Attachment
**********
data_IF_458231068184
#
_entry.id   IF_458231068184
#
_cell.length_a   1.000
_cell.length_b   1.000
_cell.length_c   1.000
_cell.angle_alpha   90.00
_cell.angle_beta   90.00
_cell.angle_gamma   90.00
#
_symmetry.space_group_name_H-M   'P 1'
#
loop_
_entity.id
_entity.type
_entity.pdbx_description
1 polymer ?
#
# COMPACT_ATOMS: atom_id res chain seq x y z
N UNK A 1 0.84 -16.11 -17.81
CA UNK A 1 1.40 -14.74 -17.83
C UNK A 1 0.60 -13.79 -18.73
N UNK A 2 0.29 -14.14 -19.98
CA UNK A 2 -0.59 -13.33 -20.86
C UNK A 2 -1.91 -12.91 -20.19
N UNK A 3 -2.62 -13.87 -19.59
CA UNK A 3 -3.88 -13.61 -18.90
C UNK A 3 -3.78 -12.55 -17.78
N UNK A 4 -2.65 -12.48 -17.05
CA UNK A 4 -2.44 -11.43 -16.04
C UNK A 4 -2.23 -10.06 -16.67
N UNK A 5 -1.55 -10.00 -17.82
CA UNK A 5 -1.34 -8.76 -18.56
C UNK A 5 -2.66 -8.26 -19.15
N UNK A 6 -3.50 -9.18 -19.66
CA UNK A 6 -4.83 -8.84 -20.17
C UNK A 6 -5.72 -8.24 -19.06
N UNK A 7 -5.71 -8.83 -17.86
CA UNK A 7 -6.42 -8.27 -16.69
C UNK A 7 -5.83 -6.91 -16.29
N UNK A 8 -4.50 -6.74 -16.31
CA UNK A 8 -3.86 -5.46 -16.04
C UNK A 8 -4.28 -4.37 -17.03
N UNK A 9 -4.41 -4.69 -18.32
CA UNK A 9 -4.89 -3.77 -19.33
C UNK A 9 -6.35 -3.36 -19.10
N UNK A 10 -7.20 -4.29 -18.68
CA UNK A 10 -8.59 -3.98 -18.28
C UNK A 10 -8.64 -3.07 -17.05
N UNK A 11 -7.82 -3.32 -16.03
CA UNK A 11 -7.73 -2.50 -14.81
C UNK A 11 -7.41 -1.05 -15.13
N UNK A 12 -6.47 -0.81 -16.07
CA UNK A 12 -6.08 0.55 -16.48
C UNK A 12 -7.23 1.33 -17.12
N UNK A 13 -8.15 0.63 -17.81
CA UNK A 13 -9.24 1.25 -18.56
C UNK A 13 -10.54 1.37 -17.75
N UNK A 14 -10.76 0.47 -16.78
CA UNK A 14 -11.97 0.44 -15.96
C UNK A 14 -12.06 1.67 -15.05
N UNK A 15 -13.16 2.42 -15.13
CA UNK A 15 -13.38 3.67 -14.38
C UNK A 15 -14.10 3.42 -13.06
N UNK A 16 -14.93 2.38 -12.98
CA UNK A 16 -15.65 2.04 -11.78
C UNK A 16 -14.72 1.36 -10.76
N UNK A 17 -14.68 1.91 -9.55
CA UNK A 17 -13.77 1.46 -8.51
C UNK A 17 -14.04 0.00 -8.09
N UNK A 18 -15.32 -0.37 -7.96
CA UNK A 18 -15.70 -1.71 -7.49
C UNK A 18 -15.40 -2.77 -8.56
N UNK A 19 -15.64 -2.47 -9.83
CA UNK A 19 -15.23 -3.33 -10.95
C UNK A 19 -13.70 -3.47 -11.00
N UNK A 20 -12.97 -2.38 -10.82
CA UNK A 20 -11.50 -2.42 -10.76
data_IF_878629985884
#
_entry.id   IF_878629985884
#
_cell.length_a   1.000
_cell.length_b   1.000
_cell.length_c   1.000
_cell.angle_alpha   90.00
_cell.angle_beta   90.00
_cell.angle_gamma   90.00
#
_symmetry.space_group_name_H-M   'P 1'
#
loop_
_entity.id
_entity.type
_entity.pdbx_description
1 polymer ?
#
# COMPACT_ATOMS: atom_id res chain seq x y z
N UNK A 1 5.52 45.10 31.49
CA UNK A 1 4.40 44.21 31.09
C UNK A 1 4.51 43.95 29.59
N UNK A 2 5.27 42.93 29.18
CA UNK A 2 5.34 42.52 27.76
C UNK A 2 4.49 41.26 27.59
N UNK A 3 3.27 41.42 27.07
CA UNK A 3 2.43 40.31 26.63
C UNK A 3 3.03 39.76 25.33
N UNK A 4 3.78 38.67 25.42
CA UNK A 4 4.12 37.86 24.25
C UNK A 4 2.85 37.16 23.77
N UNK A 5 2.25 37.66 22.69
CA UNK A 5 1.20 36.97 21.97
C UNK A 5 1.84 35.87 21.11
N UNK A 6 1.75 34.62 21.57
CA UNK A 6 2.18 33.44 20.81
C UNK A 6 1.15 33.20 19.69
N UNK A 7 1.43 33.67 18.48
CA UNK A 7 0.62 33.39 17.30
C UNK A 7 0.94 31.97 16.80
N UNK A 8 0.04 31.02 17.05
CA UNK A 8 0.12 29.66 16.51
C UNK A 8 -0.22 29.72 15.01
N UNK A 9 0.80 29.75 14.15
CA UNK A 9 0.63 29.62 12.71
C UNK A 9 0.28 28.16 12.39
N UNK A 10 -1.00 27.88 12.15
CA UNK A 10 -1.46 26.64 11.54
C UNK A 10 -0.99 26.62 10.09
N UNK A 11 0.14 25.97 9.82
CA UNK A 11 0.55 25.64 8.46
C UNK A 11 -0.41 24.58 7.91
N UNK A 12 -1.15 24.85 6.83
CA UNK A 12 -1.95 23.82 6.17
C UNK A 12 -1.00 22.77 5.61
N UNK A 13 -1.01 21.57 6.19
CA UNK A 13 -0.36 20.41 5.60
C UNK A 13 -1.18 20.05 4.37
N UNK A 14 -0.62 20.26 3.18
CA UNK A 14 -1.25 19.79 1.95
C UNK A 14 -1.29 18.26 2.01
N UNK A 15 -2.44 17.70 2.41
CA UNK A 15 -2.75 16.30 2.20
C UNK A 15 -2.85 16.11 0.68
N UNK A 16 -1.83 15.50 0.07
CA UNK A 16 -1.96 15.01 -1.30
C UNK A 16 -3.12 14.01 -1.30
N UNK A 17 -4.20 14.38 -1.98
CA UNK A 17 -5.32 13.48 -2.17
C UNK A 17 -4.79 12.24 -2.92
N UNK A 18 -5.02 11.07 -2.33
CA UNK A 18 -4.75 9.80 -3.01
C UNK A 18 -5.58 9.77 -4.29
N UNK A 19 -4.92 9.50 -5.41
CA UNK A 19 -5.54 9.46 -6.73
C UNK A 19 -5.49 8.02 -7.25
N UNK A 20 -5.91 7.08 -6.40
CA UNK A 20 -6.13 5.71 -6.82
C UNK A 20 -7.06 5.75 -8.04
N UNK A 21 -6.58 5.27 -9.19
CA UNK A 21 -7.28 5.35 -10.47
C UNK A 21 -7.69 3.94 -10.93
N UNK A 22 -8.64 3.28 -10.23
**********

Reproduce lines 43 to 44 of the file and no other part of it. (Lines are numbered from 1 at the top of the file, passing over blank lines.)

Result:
CA UNK A 8 -3.86 -5.46 -16.04
C UNK A 8 -4.28 -4.37 -17.03